Virtual Reality is hot these days. We know that Oculus is nearing a consumer launch for its Rift VR visor, Samsung has quasi-launched its Gear VR device, and at GDC last spring Sony announced Project Morpheus, its VR visor for the Playstation 4. Since then Sony has shown Morpheus at E3 and other invents, including the Playstation Experience just a couple weeks ago.
Last March at the GDC Microsoft's David Dennis told Ars Technica that the company wasn't ready to get into VR just yet:
"At this point, everything you're seeing out there is just prototypes and development stuff," Dennis noted regarding projects like Rift and Morpheus. "I think for us, it will be interesting to see how consumers respond and what experiences developers are able to deliver."
Microsoft didn't have anything VR-related to show at E3 in June or at any of the big gaming shows to follow.
Now it may be that Microsoft have drunk the VR Kool-Aid™. TechRadar says (without citing any sources) that Microsoft has a VR visor of its own and that dev kits are already in the hands of developers.
TechRadar also mentions a report at DigiTimes that says the Microsoft VR visor will be introduced at E3 and will go into mass production in 2015.
My experience with DigiTimes is that their rumors are pretty hit or miss and I find it unlikely Microsoft will go from initial reveal to consumer product in the six months or so between E3 and the end of 2015, but the TechRadar piece seems credible. With so much buzz around VR right now I think Microsoft has to have something in the works, just in case the technology does take off. They can't be playing catch-up if the Rift and Project Morpheus are big hits.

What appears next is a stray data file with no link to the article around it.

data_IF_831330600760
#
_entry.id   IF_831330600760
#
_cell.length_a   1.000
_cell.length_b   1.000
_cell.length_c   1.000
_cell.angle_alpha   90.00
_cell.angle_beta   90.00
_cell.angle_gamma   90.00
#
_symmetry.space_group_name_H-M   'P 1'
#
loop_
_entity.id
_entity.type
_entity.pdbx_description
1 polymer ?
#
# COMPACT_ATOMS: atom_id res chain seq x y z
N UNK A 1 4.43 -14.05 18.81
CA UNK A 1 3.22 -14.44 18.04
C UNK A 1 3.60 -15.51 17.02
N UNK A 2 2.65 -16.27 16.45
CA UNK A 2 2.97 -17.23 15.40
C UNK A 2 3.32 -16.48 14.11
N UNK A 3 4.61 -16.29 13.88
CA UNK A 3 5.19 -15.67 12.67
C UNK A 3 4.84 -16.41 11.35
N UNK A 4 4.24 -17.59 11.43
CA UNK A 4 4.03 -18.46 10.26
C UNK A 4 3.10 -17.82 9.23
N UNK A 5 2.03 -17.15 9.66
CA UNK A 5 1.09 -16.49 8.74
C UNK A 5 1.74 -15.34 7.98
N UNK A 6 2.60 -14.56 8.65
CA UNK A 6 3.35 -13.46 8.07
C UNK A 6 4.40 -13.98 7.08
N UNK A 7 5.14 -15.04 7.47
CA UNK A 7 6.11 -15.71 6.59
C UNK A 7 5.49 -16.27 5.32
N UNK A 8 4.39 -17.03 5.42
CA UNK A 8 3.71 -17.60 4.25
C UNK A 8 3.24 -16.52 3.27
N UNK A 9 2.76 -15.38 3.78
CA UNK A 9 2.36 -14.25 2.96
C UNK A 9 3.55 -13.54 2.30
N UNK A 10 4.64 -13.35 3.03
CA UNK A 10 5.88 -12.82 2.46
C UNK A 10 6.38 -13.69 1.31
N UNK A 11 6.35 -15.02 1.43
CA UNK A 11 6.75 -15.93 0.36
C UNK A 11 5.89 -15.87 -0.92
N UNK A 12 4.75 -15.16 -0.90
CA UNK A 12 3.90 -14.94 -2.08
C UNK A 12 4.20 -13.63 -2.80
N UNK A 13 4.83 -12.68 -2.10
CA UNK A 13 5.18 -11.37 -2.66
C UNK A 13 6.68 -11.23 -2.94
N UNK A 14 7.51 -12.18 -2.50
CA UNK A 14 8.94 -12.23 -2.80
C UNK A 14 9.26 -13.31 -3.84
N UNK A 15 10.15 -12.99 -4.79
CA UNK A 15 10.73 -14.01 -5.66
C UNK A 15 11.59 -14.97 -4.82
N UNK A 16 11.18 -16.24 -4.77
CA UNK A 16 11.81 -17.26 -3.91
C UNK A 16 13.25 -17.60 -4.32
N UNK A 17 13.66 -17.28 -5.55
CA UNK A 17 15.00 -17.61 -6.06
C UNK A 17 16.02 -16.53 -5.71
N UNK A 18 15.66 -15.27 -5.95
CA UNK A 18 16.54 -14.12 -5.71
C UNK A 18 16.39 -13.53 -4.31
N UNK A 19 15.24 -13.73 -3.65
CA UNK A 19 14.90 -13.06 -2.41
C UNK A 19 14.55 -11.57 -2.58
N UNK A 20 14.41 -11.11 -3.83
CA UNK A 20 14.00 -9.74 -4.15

I'm still very interested to see if VR becomes as big a deal as enthusiasts seem to assume it will be. Polygon's Ben Kuchera wrote an interesting piece a few weeks ago titled Gear VR fixes one of virtual reality's most annoying problems. The titular problems, in Kuchera's words:
The problem is that when you're lost inside of virtual reality, there is no easy way for someone to get you out. Loud noises are mostly blocked out by the headphones, and having someone physically touch you can be startling.
My wife has grown frustrated with the fact that I'm more less unreachable while inside these games. That's good in some ways — being alone with my thoughts is part of the point — but being completely cut off is also a problem if one of the kids starts crying or some other emergency happens.
Hopefully Oculus, Sony and Microsoft (if they are in fact developing a visor) will all read this post and offer a solution in the same way Samsung has, because what Kuchera describes is one of my concerns. I think VR will cause a certain amount of domestic strain in families, though I suppose one could've said the same thing back whenever headphones were invented.
I am still predicting that in the first year following a widely available VR headset, someone's home will be burgled while they are in it, lost in a VR world and oblivious to the fact that they are being robbed!